"Give me one, please."
So the Shaggy Man gave the Woozy a tablet from his bottle and the beast ate it in a twinkling.
"You have now had a six course dinner," declared the Shaggy Man.
"Pshaw!" said the Woozy, ungratefully, "I want to taste something. There's no fun in that sort of eating."
"One should only eat to sustain life," replied the Shaggy Man, "and that tablet is equal to a peck of other food."
"I don't care for it. I want something I can chew and taste," grumbled the Woozy.
"You are quite wrong, my poor beast," said the Shaggy Man in a tone of pity. "Think how tired your jaws would get chewing a square meal like this, if it were not condensed to the size of a small tablet--which you can swallow in a jiffy."
"Chewing isn't tiresome; it's fun, maintained the Woozy. "I always chew the honey-bees when I catch them. Give me some bread and cheese, Ojo."
"No, no! You've already eaten a big dinner!" protested the Shaggy Man.
"May be," answered the Woozy; "but I guess I'll fool myself by munching some bread and cheese. I may not be hungry, having eaten all those things you gave me, but I consider this eating business a matter of taste, and I like to realize what's going into me."
Ojo gave the beast what he wanted, but the Shaggy Man shook his shaggy head reproachfully and said there was no animal so obstinate or hard to convince as a Woozy.
At this moment a patter of footsteps was heard, and looking up they saw the live phonograph standing before them. It seemed to have passed through many adventures since Ojo and his comrades last saw the machine, for the varnish of its wooden case was all marred and dented and scratched in a way that gave it an aged and disreputable appearance.
"Dear me!" exclaimed Ojo, staring hard. "What has happened to you?"
"Nothing much," replied the phonograph in a sad and depressed voice. "I've had enough things thrown at me, since I left you, to stock a department store and furnish half a dozen bargain-counters."
"Are you so broken up that you can't play?" asked Scraps.
"No; I still am able to grind out delicious music. Just now I've a record on tap that is really superb," said the phonograph, growing more cheerful.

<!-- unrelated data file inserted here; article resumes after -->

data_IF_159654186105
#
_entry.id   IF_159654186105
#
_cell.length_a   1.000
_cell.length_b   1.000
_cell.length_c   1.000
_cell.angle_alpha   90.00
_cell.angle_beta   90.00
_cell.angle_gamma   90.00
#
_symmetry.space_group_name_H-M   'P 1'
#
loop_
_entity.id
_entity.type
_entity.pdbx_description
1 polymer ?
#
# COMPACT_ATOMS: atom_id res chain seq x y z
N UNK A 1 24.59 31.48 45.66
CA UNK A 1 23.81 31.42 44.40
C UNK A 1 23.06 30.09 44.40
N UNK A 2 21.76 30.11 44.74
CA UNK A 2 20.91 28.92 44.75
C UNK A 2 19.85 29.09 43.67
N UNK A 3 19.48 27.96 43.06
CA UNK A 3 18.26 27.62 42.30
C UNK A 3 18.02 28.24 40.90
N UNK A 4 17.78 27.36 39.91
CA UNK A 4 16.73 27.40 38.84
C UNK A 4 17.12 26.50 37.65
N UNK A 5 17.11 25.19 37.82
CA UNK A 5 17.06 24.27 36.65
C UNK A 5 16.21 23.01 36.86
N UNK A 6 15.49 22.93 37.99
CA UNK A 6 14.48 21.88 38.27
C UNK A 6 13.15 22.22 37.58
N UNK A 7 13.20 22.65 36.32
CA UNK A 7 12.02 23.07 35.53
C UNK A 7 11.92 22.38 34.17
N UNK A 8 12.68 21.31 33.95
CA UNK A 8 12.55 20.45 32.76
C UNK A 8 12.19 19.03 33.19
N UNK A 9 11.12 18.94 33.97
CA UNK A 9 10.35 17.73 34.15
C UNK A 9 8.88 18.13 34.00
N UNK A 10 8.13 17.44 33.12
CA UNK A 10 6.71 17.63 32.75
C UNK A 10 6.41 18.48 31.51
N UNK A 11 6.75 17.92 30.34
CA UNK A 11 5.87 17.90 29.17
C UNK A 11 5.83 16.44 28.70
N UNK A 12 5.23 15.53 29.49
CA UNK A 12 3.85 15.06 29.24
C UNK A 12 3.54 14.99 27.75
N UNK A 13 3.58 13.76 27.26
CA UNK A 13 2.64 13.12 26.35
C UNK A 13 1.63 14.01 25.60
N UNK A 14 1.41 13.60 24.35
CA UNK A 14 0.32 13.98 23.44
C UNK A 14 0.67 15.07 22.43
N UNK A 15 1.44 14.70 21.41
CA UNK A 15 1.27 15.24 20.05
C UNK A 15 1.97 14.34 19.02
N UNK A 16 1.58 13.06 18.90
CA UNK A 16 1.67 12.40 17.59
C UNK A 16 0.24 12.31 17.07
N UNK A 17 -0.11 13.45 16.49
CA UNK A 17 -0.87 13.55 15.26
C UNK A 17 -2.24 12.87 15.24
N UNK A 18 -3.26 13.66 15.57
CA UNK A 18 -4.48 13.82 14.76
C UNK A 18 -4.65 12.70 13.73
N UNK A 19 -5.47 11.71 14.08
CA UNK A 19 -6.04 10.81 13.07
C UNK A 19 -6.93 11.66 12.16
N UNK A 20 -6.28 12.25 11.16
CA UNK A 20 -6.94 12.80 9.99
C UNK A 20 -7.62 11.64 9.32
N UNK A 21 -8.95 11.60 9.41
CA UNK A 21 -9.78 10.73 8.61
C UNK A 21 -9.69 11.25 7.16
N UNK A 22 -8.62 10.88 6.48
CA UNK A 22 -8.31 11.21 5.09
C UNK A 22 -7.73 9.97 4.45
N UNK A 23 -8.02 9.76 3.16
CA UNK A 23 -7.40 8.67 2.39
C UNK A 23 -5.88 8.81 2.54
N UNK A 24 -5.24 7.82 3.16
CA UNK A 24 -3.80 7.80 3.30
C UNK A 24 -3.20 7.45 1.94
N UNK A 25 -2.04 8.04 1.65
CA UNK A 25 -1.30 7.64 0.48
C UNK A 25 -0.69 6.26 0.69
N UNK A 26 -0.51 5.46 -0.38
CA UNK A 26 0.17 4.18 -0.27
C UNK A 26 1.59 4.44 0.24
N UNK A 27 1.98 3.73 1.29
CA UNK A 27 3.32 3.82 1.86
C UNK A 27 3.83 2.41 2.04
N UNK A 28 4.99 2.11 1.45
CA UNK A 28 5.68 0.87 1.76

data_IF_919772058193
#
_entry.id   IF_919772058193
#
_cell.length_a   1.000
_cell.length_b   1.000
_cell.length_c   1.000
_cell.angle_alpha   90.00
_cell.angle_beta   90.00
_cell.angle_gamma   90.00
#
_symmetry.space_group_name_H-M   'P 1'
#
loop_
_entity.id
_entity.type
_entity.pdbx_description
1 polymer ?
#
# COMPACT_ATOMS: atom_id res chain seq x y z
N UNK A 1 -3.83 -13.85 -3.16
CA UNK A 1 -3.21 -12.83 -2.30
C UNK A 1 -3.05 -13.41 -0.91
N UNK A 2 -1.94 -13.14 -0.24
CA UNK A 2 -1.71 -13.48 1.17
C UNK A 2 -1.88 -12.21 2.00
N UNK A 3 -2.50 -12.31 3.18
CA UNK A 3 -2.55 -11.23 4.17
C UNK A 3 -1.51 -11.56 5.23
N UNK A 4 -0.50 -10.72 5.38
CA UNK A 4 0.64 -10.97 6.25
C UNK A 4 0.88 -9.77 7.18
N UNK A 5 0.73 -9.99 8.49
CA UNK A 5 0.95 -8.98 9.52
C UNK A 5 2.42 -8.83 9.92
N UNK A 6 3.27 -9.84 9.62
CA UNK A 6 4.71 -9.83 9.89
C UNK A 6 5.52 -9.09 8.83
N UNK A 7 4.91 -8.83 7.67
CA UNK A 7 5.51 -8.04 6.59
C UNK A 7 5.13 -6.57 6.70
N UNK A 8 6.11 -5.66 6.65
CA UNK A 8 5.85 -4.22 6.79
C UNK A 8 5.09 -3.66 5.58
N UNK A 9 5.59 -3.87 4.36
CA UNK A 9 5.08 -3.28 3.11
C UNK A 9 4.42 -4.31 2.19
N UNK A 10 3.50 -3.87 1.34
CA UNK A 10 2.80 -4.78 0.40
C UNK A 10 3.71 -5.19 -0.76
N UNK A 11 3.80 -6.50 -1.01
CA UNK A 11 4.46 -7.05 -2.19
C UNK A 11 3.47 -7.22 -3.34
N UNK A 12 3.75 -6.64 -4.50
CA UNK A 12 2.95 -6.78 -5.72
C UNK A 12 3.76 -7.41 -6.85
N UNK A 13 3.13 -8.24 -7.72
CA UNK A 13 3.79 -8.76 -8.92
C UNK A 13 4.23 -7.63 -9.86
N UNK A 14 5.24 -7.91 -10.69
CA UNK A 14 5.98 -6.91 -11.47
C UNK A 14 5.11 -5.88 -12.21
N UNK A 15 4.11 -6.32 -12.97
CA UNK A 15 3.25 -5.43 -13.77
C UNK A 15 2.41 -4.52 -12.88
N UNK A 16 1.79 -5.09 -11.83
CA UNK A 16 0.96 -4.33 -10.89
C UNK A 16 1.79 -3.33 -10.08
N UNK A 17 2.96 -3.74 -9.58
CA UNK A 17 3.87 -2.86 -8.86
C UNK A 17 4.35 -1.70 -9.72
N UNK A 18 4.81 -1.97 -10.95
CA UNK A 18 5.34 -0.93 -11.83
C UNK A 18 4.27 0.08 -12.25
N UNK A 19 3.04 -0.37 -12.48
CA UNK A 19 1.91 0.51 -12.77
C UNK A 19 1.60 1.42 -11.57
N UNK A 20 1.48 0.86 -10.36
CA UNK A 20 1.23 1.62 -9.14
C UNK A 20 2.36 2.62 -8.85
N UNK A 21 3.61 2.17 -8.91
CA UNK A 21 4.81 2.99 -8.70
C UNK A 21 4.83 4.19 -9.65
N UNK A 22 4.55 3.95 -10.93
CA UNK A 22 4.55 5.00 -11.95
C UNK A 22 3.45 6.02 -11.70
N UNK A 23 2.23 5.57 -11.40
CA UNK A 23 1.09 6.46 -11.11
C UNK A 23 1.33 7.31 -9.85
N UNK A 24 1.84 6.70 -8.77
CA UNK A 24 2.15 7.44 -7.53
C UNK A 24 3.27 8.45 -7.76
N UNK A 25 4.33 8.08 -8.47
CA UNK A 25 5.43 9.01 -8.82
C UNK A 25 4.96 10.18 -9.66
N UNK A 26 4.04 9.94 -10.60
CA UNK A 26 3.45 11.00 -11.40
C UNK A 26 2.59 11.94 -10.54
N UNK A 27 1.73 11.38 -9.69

"That is too bad," remarked Ojo. "We've no objection to you as a machine, you know; but as a music-maker we hate you."
"Then why was I ever invented?" demanded the machine, in a tone of indignant protest.
They looked at one another inquiringly, but no one could answer such a puzzling question. Finally the Shaggy Man said:
"I'd like to hear the phonograph play."
Ojo sighed. "We've been very happy since we met you, sir," he said.
"I know. But a little misery, at times, makes one appreciate happiness more. Tell me, Phony, what is this record like, which you say you have on tap?"
"It's a popular song, sir. In all civilized lands the common people have gone wild over it."
"Makes civilized folks wild folks, eh? Then it's dangerous."
"Wild with joy, I mean," explained the phonograph. "Listen. This song will prove a rare treat to you, I know. It made the author rich--for an author. It is called 'My Lulu.'"
Then the phonograph began to play. A strain of odd, jerky sounds was followed by these words, sung by a man through his nose with great vigor of expression:
"Ah wants mah Lulu, mah coal-black Lulu; Ah wants mah loo-loo, loo-loo, loo-loo, Lu! Ah loves mah Lulu, mah coal-black Lulu, There ain't nobody else loves loo-loo, Lu!"
"Here--shut that off!" cried the Shaggy Man, springing to his feet. "What do you mean by such impertinence?"
"It's the latest popular song," declared the phonograph, speaking in a sulky tone of voice.
"A popular song?"
"Yes. One that the feeble-minded can remember the words of and those ignorant of music can whistle or sing. That makes a popular song popular, and the time is coming when it will take the place of all other songs."
"That time won't come to us, just yet," said the Shaggy Man, sternly: "I'm something of a singer myself, and I don't intend to be throttled by any Lulus like your coal-black one.